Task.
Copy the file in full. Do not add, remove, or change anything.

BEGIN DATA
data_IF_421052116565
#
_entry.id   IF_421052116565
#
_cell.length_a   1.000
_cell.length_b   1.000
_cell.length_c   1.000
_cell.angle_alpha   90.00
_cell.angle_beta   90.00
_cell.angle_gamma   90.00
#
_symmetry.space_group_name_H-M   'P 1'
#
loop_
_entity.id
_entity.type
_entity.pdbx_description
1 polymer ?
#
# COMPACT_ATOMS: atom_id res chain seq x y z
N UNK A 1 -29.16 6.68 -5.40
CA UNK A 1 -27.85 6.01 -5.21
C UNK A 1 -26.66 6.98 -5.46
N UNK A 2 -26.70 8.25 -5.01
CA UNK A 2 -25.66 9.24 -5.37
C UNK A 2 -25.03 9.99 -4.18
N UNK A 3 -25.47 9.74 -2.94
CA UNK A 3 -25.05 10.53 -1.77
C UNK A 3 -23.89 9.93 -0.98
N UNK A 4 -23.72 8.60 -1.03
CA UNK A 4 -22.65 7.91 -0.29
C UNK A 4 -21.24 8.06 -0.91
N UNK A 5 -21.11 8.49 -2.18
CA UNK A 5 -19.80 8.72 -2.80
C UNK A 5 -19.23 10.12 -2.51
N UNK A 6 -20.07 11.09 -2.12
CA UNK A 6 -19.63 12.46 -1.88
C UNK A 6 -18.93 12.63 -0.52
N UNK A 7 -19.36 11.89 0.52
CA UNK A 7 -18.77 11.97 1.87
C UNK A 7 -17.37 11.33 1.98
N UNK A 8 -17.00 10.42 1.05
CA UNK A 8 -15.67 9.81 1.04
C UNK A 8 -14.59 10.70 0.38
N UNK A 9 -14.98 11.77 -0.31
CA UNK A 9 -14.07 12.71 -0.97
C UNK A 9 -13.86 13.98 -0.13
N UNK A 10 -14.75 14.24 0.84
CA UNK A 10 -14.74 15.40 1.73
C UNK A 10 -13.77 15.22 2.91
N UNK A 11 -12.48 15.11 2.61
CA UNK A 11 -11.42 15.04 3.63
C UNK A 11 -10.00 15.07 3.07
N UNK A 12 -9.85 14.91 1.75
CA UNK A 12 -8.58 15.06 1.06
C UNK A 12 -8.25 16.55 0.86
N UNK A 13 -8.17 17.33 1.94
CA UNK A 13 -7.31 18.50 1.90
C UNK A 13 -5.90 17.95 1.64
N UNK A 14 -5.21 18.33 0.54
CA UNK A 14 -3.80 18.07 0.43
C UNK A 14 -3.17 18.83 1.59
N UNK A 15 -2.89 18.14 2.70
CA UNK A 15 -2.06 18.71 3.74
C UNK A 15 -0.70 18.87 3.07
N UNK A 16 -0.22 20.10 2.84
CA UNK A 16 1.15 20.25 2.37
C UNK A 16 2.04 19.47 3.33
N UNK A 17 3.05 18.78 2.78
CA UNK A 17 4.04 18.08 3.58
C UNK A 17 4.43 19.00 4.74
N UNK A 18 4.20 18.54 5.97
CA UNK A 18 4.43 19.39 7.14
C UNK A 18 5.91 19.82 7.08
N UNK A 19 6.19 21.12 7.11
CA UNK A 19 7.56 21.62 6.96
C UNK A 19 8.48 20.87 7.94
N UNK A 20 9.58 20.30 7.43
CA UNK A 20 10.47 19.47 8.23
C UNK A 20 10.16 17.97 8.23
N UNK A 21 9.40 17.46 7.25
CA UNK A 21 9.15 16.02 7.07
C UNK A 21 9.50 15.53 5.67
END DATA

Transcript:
data_IF_421052116565
#
_entry.id   IF_421052116565
#
_cell.length_a   1.000
_cell.length_b   1.000
_cell.length_c   1.000
_cell.angle_alpha   90.00
_cell.angle_beta   90.00
_cell.angle_gamma   90.00
#
_symmetry.space_group_name_H-M   'P 1'
#
loop_
_entity.id
_entity.type
_entity.pdbx_description
1 polymer ?
#
# COMPACT_ATOMS: atom_id res chain seq x y z
N UNK A 1 -29.16 6.68 -5.40
CA UNK A 1 -27.85 6.01 -5.21
C UNK A 1 -26.66 6.98 -5.46
N UNK A 2 -26.70 8.25 -5.01
CA UNK A 2 -25.66 9.24 -5.37
C UNK A 2 -25.03 9.99 -4.18
N UNK A 3 -25.47 9.74 -2.94
CA UNK A 3 -25.05 10.53 -1.77
C UNK A 3 -23.89 9.93 -0.98
N UNK A 4 -23.72 8.60 -1.03
CA UNK A 4 -22.65 7.91 -0.29
C UNK A 4 -21.24 8.06 -0.91
N UNK A 5 -21.11 8.49 -2.18
CA UNK A 5 -19.80 8.72 -2.80
C UNK A 5 -19.23 10.12 -2.51
N UNK A 6 -20.07 11.09 -2.12
CA UNK A 6 -19.63 12.46 -1.88
C UNK A 6 -18.93 12.63 -0.52
N UNK A 7 -19.36 11.89 0.52
CA UNK A 7 -18.77 11.97 1.87
C UNK A 7 -17.37 11.33 1.98
N UNK A 8 -17.00 10.42 1.05
CA UNK A 8 -15.67 9.81 1.04
C UNK A 8 -14.59 10.70 0.38
N UNK A 9 -14.98 11.77 -0.31
CA UNK A 9 -14.07 12.71 -0.97
C UNK A 9 -13.86 13.98 -0.13
N UNK A 10 -14.75 14.24 0.84
CA UNK A 10 -14.74 15.40 1.73
C UNK A 10 -13.77 15.22 2.91
N UNK A 11 -12.48 15.11 2.61
CA UNK A 11 -11.42 15.04 3.63
C UNK A 11 -10.00 15.07 3.07
N UNK A 12 -9.85 14.91 1.75
CA UNK A 12 -8.58 15.06 1.06
C UNK A 12 -8.25 16.55 0.86
N UNK A 13 -8.17 17.33 1.94
CA UNK A 13 -7.31 18.50 1.90
C UNK A 13 -5.90 17.95 1.64
N UNK A 14 -5.21 18.33 0.54
CA UNK A 14 -3.80 18.07 0.43
C UNK A 14 -3.17 18.83 1.59
N UNK A 15 -2.89 18.14 2.70
CA UNK A 15 -2.06 18.71 3.74
C UNK A 15 -0.70 18.87 3.07
N UNK A 16 -0.22 20.10 2.84
CA UNK A 16 1.15 20.25 2.37
C UNK A 16 2.04 19.47 3.33
N UNK A 17 3.05 18.78 2.78
CA UNK A 17 4.04 18.08 3.58
C UNK A 17 4.43 19.00 4.74
N UNK A 18 4.20 18.54 5.97
CA UNK A 18 4.43 19.39 7.14
C UNK A 18 5.91 19.82 7.08
N UNK A 19 6.19 21.12 7.11
CA UNK A 19 7.56 21.62 6.96
C UNK A 19 8.48 20.87 7.94
N UNK A 20 9.58 20.30 7.43
CA UNK A 20 10.47 19.47 8.23
C UNK A 20 10.16 17.97 8.23
N UNK A 21 9.40 17.46 7.25
CA UNK A 21 9.15 16.02 7.07
C UNK A 21 9.50 15.53 5.67